Aaron B. Dail: Public Innovator Pick
This edition of The Harwood Institute’s newsletter features Aaron B. Dail, President & CEO of The Murray-Calloway County Chamber of Commerce in Murray, Ky. Dail was previously executive director of United Way of Murray-Calloway County from Dec. 2011-Aug. 2013, where he enhanced his natural leadership skills by participating in The Harwood Institute’s Public Innovators Lab in 2011 in Alexandria, Va. The training helped guide Dail’s focus on nonprofit leadership and participation in numerous community nonprofit initiatives. Dail began his career at Sigma Phi Epsilon Fraternity (SigEp) as a regional director, eventually becoming national director of expansion. The fraternity is committed to "Building Balanced Men," a program that provides a $5,000 undergraduate-funded scholarship for incoming students who live life of balance and demonstrate a sound mind/sound body approach to life.
Dail grew up in Kinston, N.C., a city in the eastern part of the state. He earned a B.S. in organizational communication in December 2005 and an M.B.A. in May 2009, both from Kentucky’s Murray State University. Dail also participated in Harvard Business School's Executive Education program in 2012 and holds a Nonprofit Management Certification from Duke University. He serves as an adjunct instructor in nonprofit leadership studies at Murray State and was the university’s 2013 Giving Back Visiting Scholar.
In the following Q&A, Dail discusses his passion for community engagement and how The Harwood Institute has helped advance his leadership skills.
The Harwood Institute: What made you want to pursue a career in community service?
Aaron Dail: I figured out as an undergraduate that I wanted to be involved in giving back to my community when I served as a Balanced Man Scholarship Director for SigEp. This program allowed me to give back to other college students in an innovative way. I knew after directing that program that I wanted any work I ever did in life to have an impact on someone’s life.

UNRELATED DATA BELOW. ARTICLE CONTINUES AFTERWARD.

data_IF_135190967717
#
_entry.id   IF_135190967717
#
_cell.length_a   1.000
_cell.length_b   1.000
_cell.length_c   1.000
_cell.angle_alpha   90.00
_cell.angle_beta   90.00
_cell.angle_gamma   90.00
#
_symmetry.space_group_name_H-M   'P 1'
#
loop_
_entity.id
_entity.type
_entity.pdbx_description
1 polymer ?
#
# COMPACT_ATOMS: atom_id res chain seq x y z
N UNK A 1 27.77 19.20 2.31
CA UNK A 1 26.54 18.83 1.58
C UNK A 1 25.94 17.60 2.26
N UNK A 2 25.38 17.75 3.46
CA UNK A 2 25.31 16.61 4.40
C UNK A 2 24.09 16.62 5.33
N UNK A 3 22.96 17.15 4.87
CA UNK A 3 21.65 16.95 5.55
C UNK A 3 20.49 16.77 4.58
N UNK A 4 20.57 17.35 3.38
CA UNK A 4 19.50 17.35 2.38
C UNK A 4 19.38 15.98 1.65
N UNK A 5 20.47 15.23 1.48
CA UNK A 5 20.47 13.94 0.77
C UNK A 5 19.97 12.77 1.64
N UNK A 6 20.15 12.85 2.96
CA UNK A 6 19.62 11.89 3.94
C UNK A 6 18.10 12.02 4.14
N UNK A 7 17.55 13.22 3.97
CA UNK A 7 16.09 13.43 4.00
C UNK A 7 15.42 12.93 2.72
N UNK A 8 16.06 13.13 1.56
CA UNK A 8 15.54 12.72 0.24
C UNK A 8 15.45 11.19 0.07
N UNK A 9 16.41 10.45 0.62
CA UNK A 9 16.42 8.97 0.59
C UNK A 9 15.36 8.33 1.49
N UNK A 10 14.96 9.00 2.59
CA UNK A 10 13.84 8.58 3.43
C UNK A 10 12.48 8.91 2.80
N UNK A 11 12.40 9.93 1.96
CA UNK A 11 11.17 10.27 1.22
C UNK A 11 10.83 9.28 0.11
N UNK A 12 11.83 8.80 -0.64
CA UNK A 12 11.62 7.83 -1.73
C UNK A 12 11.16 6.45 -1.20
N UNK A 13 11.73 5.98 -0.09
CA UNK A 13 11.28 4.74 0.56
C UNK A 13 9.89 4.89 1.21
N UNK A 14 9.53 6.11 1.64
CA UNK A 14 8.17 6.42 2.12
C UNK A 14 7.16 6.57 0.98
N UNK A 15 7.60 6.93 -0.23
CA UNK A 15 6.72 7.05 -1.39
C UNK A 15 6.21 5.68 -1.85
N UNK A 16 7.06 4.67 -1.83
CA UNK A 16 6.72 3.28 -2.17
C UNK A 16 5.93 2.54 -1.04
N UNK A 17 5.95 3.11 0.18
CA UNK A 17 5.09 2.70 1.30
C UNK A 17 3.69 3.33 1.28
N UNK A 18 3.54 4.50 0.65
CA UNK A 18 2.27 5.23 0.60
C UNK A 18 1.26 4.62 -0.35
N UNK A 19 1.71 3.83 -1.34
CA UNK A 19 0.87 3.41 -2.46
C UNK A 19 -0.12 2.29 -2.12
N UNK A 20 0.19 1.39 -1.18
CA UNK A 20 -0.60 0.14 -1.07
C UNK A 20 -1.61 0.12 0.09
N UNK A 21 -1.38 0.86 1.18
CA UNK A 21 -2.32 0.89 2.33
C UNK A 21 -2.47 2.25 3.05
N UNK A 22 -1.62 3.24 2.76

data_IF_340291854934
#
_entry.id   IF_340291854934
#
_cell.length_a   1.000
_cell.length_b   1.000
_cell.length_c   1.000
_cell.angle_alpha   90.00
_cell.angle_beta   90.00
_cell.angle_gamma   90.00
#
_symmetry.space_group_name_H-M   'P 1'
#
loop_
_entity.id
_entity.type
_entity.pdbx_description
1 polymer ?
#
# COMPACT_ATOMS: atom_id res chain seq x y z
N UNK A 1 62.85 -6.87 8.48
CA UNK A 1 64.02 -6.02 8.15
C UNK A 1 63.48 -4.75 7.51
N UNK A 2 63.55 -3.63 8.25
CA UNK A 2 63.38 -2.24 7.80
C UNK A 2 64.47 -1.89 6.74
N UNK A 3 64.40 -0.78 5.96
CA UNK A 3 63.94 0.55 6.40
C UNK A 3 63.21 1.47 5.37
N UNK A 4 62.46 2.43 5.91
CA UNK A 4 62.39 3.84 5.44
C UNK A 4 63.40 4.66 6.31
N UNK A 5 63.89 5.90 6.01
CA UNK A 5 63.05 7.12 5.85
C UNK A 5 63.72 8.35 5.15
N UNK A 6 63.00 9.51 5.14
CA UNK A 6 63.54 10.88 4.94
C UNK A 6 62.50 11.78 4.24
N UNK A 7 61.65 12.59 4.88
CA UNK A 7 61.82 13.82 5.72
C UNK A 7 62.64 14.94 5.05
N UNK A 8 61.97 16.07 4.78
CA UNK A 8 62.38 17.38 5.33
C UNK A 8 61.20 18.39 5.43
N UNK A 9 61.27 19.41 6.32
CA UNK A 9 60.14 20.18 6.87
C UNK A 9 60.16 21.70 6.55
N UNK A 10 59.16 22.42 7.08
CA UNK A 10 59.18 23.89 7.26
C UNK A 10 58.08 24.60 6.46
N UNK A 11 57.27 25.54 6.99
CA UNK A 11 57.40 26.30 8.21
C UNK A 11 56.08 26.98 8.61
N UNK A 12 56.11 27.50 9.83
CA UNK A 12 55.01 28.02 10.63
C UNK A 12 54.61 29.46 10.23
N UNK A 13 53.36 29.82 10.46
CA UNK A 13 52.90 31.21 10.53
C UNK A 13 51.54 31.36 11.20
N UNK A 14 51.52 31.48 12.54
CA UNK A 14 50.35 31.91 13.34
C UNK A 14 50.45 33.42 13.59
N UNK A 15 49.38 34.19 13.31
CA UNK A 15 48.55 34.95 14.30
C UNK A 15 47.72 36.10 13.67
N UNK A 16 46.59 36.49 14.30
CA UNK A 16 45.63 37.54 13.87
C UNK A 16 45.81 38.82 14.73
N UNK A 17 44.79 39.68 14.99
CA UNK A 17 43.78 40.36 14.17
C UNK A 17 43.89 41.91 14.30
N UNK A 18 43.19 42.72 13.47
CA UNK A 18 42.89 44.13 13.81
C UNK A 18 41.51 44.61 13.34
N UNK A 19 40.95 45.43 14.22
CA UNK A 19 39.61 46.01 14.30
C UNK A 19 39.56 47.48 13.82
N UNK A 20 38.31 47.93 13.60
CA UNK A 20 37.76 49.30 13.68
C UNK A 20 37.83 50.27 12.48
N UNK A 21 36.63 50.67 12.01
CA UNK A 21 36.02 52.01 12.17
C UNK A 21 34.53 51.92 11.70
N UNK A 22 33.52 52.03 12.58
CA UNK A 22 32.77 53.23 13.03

THI: Why did you want to head up The Murray-Calloway County Chamber of Commerce?
AD: My sole reason for pursuing working for our Chamber was influenced by my passion for our community in Murray and my education at MSU’s College of Business. I wanted to make an impact on the community that has given me so much.
THI: What do you like best about your job as head of the Chamber?
AD: The opportunity for our organization to grow as a thought leader in both community and business is of the highest importance to me. My job is a great balance of assisting in leading our organization to advance the area’s economic prosperity by partnering with our members to provide representation, increase job opportunities, encourage community pride and improve the quality of life.
THI: How did the Harwood Lab impact your work?
AD: It greatly changed my thinking and passion toward the way I work. I noticed that I began to understand a concept I had read about - being ‘inner-directed’ and ‘others- focused.’ The training gave me an articulated ability to ask deeper questions and get after root causes of issues rather than symptoms.
THI: What changes have you made to the Chamber since becoming President & CEO?
AD: The biggest change I’ve made has been simply to ask Chamber members and our community more questions about their aspirations in business, community and life. It seems so simple, but I am consistently amazed by the answers I am given.
THI: What is the most important change you’d like to see happen in your community?
AD: Community collaboration and openness are key to any community’s success, especially Murray. Without it, we approach work in silos which does not create long- term, meaningful impact. Our ability to communicate with each other openly and honestly and about our community’s future is the biggest opportunity we have.
THI: What other goals would you like to achieve as head of the Chamber of Commerce?
AD: I’d like to see our organization grow its position as a thought leader. I want to be part of giving ideas energy, momentum to initiatives, and tools to organizations and individuals so they can make strategic decisions on future opportunities, whether in the next one, two or 10 years.
THI: What is one thing people outside of your community should know about Murray?
AD: We are friendly. You can see it in how we treat each other in all sorts of circumstances.